Crawlspaces are notorious for the nasty discoveries made there by homeowners, inspectors, and home remodelers, and it isn’t hard to figure out why; for one thing, their cool, dark environment attracts undesirable pests and can promote dangerous conditions. And since the crawlspace is mostly unmonitored, hazards can breed there unchecked for a long time. Never enter a crawlspace without wearing protective clothing and having two flashlights (in case the first one stops working).
The following are some of the more common dangers discovered in crawlspaces:
Metal and Wooden Protrusions:
Depending on the age of your home, the crawlspace may house some unwelcoming structural protrusions that you may bump your head on or cut your hand on, so proceed with caution. Even if your crawlspace is clean and free of pests, it’s no guarantee that it will also be free of a nail head, bent metal attachment, or joist or beam in an unexpected area. Protect your head by wearing a ball cap or hard hat, and wear gloves to protect your hands.
Dirt crawlspaces provide the environment that is favored by ants, termites and other insects, and various other pests, including snakes and scorpions, as well as warm-blooded animals looking for a place to nest, such as raccoons, mice and rats. Some of these pests are poisonous; others may attack when startled. Always wear protective clothing and use a strong flashlight to illuminate the space before entering it.
Just like pests, mold and other types of fungus can grow rapidly in crawlspaces. Mold is a health concern, as well as a cause of wood decay, which may require costly repairs. Airborne mold spores can potentially enter the living space from the crawlspace. Molds produce allergens (substances that can cause allergic reactions) and irritants. In some cases, they can produce potentially toxic substances called mycotoxins. Inhaling or touching mold or mold spores may cause allergic reactions in sensitive individuals. Allergic responses include hay fever-type symptoms, such as sneezing, a runny nose, red eyes, and skin rash (dermatitis).
Do not disturb asbestos! The microscopic fibers that cause illness become airborne when the insulation is handled or disturbed. If it appears to be in good shape, it might not be a problem at all. Prolonged exposure to asbestos insulation can cause mesothelioma, which is a cancer of the lining of the chest and the abdominal cavity, as well as asbestosis, in which the lungs become scarred with fibrous tissue.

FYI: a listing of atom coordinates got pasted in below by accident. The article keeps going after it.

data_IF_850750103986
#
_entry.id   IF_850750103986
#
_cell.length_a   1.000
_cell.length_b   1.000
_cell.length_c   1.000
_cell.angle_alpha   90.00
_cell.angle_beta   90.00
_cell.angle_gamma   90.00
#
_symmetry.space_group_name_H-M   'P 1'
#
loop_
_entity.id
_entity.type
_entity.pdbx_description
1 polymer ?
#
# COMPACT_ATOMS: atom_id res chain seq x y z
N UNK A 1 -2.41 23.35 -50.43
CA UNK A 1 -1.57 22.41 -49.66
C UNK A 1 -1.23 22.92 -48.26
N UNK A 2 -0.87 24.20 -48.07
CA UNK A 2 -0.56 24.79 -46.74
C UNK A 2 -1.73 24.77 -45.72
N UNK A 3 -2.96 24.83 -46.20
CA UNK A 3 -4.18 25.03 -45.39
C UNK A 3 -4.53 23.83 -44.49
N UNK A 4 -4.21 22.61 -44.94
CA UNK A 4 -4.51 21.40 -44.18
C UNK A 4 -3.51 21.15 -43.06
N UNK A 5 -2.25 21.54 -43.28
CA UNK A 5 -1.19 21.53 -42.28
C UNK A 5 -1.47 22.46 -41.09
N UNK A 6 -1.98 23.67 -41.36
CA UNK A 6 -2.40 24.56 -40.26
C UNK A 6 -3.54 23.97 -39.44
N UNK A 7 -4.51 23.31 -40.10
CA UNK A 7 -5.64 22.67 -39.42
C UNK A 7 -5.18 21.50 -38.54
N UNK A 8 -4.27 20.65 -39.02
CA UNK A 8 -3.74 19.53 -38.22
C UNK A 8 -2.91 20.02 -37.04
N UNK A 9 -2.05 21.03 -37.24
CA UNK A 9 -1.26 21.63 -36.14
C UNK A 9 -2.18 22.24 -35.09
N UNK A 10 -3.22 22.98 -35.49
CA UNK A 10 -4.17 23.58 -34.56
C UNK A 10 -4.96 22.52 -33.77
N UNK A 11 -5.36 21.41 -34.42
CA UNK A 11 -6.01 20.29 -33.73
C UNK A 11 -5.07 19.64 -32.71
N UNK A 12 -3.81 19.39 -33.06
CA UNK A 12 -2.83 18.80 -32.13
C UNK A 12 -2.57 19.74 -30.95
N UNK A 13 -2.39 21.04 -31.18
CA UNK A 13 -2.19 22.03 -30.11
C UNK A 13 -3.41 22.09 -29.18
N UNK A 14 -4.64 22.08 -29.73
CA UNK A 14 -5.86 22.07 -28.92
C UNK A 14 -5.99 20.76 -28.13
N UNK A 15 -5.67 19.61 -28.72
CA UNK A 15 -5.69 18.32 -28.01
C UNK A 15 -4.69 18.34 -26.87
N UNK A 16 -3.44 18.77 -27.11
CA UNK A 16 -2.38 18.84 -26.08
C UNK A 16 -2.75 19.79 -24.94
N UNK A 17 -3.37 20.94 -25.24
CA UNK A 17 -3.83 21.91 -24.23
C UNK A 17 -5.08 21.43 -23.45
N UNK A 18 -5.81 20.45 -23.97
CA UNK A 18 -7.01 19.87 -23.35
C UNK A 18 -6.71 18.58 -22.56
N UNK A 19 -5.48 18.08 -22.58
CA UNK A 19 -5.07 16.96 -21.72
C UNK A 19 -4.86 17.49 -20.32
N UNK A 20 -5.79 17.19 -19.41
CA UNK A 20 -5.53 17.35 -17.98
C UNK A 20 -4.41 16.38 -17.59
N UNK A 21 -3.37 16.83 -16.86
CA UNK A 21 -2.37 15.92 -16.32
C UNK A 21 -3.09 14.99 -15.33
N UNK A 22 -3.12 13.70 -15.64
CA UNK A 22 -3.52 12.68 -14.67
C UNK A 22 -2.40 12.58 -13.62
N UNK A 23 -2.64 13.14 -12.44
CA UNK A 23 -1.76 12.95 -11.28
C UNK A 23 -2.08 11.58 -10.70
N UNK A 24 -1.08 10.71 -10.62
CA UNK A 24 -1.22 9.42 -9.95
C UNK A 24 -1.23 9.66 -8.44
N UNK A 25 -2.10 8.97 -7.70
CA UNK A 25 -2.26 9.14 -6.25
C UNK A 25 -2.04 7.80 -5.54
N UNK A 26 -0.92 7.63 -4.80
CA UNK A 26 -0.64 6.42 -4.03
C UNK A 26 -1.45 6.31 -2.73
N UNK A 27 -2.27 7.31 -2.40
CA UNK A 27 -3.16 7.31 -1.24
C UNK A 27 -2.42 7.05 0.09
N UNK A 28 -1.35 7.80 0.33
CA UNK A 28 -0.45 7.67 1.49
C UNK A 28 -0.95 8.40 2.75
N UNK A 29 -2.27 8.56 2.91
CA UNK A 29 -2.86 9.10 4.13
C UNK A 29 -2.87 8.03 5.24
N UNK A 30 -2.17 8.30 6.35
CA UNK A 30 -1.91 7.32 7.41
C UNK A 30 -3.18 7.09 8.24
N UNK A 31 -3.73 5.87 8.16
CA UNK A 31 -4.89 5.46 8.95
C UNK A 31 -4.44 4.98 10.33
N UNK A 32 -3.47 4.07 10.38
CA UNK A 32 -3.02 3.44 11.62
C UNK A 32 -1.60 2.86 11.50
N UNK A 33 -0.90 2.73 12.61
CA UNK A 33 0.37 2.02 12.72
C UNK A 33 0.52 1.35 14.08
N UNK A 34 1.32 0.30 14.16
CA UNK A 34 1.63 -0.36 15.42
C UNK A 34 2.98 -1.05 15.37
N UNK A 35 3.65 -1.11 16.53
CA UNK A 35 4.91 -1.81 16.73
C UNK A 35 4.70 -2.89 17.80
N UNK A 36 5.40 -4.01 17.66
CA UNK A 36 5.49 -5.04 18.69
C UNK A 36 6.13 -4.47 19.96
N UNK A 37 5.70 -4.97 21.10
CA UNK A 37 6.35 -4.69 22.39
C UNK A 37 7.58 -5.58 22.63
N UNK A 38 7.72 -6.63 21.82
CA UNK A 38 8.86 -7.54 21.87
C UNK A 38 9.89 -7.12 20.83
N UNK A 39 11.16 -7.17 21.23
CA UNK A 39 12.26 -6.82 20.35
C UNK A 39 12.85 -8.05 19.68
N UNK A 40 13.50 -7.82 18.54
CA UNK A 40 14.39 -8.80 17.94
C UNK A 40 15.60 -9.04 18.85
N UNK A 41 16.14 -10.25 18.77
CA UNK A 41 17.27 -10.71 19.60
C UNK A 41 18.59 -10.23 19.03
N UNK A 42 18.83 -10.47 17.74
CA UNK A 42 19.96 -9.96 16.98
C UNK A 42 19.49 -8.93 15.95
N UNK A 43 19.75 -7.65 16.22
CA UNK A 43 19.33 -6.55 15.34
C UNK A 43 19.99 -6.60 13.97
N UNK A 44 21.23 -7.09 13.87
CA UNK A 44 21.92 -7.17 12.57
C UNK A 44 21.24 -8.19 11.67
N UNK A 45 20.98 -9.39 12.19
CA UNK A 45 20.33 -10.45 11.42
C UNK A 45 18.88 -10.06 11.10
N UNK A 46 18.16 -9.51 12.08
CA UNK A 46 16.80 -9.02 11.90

Standing Water or Sewage:
Dirt crawlspaces are susceptible to water seepage, which can create a host of problems, such microbial growth, odors, damage to stored belongings, and risk of electrical shock.
Look for loose wiring, open junction boxes, or wiring that has become loose and fallen to the floor. If you discover any of these issues, contact a licensed electrical contractor for repairs and possible updates to your system.
Source of Energy Waste:
Traditionally, crawlspaces have been vented to prevent problems with moisture, and most building codes require vents to aid in removing moisture from the crawlspace. However, many building professionals now recognize that ventilated crawlspaces allow a great deal of heat loss in the winter and moisture intrusion in the summer from damp air. Have your InterNACHI inspector evaluate your crawlspace and recommend options for preventing energy loss in this area.
If you have reason to suspect that the home or foundation is unstable, especially following an earthquake or flood, it might be dangerous to enter its crawlspace. It’s easy to become pinned, trapped or even crushed inside unstable crawlspaces. Make sure someone knows that you’re going into the crawlspace before you enter it.